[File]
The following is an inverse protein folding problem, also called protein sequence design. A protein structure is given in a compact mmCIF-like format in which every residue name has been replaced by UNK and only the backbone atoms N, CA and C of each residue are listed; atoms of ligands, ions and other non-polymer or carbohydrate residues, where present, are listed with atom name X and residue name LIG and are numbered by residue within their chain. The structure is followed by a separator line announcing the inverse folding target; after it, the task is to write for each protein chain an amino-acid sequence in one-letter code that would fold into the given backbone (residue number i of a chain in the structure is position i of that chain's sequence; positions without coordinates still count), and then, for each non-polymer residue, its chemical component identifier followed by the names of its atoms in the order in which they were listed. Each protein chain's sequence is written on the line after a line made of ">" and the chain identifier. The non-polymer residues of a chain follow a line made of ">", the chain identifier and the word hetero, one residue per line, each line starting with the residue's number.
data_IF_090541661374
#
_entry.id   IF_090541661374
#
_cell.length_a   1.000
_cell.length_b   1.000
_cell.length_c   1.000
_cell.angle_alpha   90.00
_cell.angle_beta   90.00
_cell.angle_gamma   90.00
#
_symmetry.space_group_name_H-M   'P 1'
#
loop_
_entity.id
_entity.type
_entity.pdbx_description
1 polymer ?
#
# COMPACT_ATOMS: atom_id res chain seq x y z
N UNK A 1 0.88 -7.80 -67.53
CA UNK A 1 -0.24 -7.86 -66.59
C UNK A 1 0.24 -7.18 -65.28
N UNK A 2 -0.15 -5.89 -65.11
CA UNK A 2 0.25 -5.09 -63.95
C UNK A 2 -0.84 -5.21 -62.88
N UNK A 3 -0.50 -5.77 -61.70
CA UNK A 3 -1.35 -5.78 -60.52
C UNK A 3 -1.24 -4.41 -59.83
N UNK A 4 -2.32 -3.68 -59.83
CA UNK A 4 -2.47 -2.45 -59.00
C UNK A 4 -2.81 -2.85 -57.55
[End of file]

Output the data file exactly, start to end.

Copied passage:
The following is an inverse protein folding problem, also called protein sequence design. A protein structure is given in a compact mmCIF-like format in which every residue name has been replaced by UNK and only the backbone atoms N, CA and C of each residue are listed; atoms of ligands, ions and other non-polymer or carbohydrate residues, where present, are listed with atom name X and residue name LIG and are numbered by residue within their chain. The structure is followed by a separator line announcing the inverse folding target; after it, the task is to write for each protein chain an amino-acid sequence in one-letter code that would fold into the given backbone (residue number i of a chain in the structure is position i of that chain's sequence; positions without coordinates still count), and then, for each non-polymer residue, its chemical component identifier followed by the names of its atoms in the order in which they were listed. Each protein chain's sequence is written on the line after a line made of ">" and the chain identifier. The non-polymer residues of a chain follow a line made of ">", the chain identifier and the word hetero, one residue per line, each line starting with the residue's number.
data_IF_090541661374
#
_entry.id   IF_090541661374
#
_cell.length_a   1.000
_cell.length_b   1.000
_cell.length_c   1.000
_cell.angle_alpha   90.00
_cell.angle_beta   90.00
_cell.angle_gamma   90.00
#
_symmetry.space_group_name_H-M   'P 1'
#
loop_
_entity.id
_entity.type
_entity.pdbx_description
1 polymer ?
#
# COMPACT_ATOMS: atom_id res chain seq x y z
N UNK A 1 0.88 -7.80 -67.53
CA UNK A 1 -0.24 -7.86 -66.59
C UNK A 1 0.24 -7.18 -65.28
N UNK A 2 -0.15 -5.89 -65.11
CA UNK A 2 0.25 -5.09 -63.95
C UNK A 2 -0.84 -5.21 -62.88
N UNK A 3 -0.50 -5.77 -61.70
CA UNK A 3 -1.35 -5.78 -60.52
C UNK A 3 -1.24 -4.41 -59.83
N UNK A 4 -2.32 -3.68 -59.83
CA UNK A 4 -2.47 -2.45 -59.00
C UNK A 4 -2.81 -2.85 -57.55